The man, Elliot Madison, 41, a social worker who has described himself as an anarchist, had been arrested in Pittsburgh on Sept. 24 and charged with hindering apprehension or prosecution, criminal use of a communication facility and possession of instruments of crime. The Pennsylvania State Police said he was found in a hotel room with computers and police scanners while using the social-networking site Twitter to spread information about police movements. He has denied wrongdoing.

American protesters first made widespread use of mass text messages in New York, during the 2004 Republican National Convention, when hundreds of people used a system called TXTmob to share information. Messages, sent as events unfolded, allowed demonstrators and others to react quickly to word of arrests, police mobilizations and roving rallies. Mass texting has since become a valued tool among protesters, particularly at large-scale demonstrations.

And police and government officials appear to be increasingly aware of such methods of communication. In 2008, for instance, the New York City Law Department issued a subpoena seeking information from the graduate student who created the code for TXTmob. Still, Mr. Madison, who was released on bail shortly after his arrest, may be among the first to be charged criminally while sending information electronically to protesters about the police.

A criminal complaint in Pennsylvania accuses him of “directing others, specifically protesters of the G-20 summit, in order to avoid apprehension after a lawful order to disperse.”

“He and a friend were part of a communications network among people protesting the G-20,” Mr. Madison’s lawyer, Martin Stolar, said on Saturday. “There’s absolutely nothing that he’s done that should subject him to any criminal liability.”

A search warrant executed by the F.B.I. at Mr. Madison’s house authorized agents and officers looking for violations of federal rioting laws to seize computers and phones, black masks and clothes and financial records and address books. Among the items seized, according to a list prepared by the agents, were electronic equipment, newspapers, books and gas masks. The items also included what was described as a picture of Lenin.

Since the raid, no other charges have been filed against Mr. Madison. On Friday, Mr. Stolar argued in Federal District Court in Brooklyn that the warrant was vague and overly broad. Judge Dora L. Irizarry ordered the authorities to stop examining the seized materials until Oct. 16, pending further orders.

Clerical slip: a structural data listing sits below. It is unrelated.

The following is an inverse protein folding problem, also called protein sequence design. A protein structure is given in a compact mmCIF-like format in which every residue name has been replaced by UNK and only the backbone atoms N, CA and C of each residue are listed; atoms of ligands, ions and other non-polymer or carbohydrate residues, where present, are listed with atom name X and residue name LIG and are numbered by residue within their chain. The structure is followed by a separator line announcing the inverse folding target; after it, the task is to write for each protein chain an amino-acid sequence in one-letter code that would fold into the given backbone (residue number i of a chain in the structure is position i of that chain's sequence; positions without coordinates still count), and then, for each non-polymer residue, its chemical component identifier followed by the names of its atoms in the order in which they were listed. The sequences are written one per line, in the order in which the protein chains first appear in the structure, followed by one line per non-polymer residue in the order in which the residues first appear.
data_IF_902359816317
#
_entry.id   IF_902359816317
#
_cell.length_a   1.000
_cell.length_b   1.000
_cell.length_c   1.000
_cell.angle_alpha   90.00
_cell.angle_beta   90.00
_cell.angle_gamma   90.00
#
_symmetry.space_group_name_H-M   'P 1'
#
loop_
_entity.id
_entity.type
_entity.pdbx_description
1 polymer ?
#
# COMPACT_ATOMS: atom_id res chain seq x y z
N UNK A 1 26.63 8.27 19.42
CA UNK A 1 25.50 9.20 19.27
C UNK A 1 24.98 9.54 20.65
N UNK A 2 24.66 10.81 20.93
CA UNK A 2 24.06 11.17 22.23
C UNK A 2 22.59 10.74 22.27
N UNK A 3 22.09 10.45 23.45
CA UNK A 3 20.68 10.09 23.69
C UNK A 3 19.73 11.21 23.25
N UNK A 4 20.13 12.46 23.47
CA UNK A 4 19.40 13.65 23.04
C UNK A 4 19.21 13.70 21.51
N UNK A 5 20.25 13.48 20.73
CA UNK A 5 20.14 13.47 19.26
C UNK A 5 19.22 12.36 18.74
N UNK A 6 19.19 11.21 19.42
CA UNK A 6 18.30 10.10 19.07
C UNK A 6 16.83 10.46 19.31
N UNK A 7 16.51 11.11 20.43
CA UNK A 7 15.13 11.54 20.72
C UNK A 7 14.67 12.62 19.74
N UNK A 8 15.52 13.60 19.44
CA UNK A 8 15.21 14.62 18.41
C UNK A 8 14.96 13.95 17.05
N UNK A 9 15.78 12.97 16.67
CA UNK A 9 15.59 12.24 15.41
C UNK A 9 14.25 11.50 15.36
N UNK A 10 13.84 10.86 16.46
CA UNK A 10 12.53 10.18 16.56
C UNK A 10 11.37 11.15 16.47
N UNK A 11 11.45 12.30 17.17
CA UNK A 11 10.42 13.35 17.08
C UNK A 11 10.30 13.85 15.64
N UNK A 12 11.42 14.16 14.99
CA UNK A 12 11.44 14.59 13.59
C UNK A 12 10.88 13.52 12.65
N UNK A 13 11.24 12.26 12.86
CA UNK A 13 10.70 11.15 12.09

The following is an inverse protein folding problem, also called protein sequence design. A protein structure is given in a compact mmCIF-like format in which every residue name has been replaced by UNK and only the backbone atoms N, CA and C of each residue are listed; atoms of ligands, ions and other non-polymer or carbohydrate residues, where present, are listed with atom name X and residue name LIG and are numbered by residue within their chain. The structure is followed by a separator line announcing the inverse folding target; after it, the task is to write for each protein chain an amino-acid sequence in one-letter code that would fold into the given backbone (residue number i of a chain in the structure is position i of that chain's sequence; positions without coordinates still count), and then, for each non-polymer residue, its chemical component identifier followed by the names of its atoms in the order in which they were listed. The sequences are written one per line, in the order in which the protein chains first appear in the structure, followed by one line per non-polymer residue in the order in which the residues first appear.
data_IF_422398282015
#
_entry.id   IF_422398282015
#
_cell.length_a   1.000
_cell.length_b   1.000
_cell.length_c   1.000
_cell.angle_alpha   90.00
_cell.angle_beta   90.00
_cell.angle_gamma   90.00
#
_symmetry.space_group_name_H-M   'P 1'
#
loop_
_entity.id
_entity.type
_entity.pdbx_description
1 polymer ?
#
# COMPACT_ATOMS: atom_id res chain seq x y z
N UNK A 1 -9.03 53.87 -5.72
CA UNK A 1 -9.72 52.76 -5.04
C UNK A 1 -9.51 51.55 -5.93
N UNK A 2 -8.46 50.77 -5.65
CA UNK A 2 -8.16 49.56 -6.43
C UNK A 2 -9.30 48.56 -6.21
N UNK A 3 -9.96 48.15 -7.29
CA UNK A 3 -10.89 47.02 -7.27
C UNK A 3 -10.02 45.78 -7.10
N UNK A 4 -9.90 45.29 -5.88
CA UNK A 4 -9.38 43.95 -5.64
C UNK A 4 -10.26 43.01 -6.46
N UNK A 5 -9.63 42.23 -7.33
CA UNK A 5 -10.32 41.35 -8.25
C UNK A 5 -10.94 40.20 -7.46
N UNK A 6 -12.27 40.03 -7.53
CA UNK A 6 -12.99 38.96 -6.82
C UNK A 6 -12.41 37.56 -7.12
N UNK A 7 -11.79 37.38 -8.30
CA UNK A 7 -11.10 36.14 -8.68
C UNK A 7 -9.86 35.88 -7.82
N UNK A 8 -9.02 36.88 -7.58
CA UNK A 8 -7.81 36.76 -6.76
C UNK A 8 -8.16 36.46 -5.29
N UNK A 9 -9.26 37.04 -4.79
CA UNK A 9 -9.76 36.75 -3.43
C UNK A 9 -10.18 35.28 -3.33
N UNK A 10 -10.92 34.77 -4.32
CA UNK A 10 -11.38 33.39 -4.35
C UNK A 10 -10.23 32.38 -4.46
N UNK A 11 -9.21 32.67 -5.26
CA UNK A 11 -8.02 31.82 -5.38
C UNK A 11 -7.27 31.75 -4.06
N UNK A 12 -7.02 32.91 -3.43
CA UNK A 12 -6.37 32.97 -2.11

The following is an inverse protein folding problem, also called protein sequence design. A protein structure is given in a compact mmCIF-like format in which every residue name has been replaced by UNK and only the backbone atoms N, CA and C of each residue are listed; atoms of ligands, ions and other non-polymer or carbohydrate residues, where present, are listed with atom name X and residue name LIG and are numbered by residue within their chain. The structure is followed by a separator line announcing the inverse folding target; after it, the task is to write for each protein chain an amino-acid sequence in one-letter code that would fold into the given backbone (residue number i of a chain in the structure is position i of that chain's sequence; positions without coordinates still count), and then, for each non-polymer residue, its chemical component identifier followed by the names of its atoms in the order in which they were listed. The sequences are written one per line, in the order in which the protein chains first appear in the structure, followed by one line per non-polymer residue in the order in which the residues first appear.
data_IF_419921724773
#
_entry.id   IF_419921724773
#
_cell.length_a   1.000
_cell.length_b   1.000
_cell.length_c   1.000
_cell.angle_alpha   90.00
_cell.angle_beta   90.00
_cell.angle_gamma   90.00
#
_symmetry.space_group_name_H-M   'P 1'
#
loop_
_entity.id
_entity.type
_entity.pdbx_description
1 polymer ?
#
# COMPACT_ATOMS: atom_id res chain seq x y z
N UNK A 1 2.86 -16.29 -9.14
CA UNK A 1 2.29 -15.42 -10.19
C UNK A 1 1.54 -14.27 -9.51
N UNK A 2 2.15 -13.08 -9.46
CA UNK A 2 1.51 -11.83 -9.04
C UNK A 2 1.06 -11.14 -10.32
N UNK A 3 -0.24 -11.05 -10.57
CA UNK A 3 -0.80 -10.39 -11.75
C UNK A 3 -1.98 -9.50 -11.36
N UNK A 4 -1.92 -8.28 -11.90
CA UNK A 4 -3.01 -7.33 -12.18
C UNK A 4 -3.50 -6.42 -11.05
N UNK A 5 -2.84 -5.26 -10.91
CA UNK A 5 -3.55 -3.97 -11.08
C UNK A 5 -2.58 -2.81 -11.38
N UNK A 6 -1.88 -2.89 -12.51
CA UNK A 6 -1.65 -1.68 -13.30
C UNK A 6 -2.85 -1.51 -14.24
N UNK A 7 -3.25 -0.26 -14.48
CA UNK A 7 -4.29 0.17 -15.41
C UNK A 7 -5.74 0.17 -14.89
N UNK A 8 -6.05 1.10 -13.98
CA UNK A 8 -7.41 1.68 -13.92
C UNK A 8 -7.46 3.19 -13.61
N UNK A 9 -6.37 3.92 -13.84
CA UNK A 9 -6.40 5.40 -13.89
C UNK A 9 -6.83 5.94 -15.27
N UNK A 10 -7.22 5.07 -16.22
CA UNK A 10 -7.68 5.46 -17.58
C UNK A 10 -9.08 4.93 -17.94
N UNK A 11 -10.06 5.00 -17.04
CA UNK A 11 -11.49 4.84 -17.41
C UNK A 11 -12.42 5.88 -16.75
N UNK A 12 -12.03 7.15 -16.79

Mr. Stolar said that the reason for the Jackson Heights raid would not be clear until an affidavit used to secure the search warrant was unsealed. But he said that commentary among agents indicated that it was related to Mr. Madison’s arrest in Pittsburgh, where he participated in the Tin Can Comms Collective, a group of people who collected information and used Twitter to send mass text messages describing protest-related events that they observed on the streets.

There were many such events during the two days of the summit. Demonstrators marched through town on the opening day of the gathering, at times breaking windows and fleeing. And on both nights, police officers fired projectiles and hurled tear gas canisters at students milling near the University of Pittsburgh.

After Mr. Madison’s arrest, other Tin Can participants continued to send messages, now archived on Twitter’s Web site. Many of those messages tracked police movements. One read: “SWAT teams rolling down 5th Ave.” Another read: “Report received that police are ‘nabbing’ anyone that looks like a protester / Black Bloc. Stay alert watch your friends!”

But even as protesters were watching the police, it appeared that the police were monitoring the protesters’ communications.

Just after 1 p.m. on Sept. 24, a text message stated: “A comms facility was raided, but we are still fully operational please continue to submit reports.” Nine hours later, a text read: “Scanner just said be advised we’re being monitored by anarchists through scanner.”

On Sunday night Mr. Madison said that the search of his home was an effort to “stifle dissent,” and added that several groups in Pittsburgh, including the summit organizers, had used Twitter accounts to describe events related to the meetings.

“They arrested me for doing the same thing everybody else was doing, which was perfectly legal,” he said. “It was crucial for people to have the information we were sending.”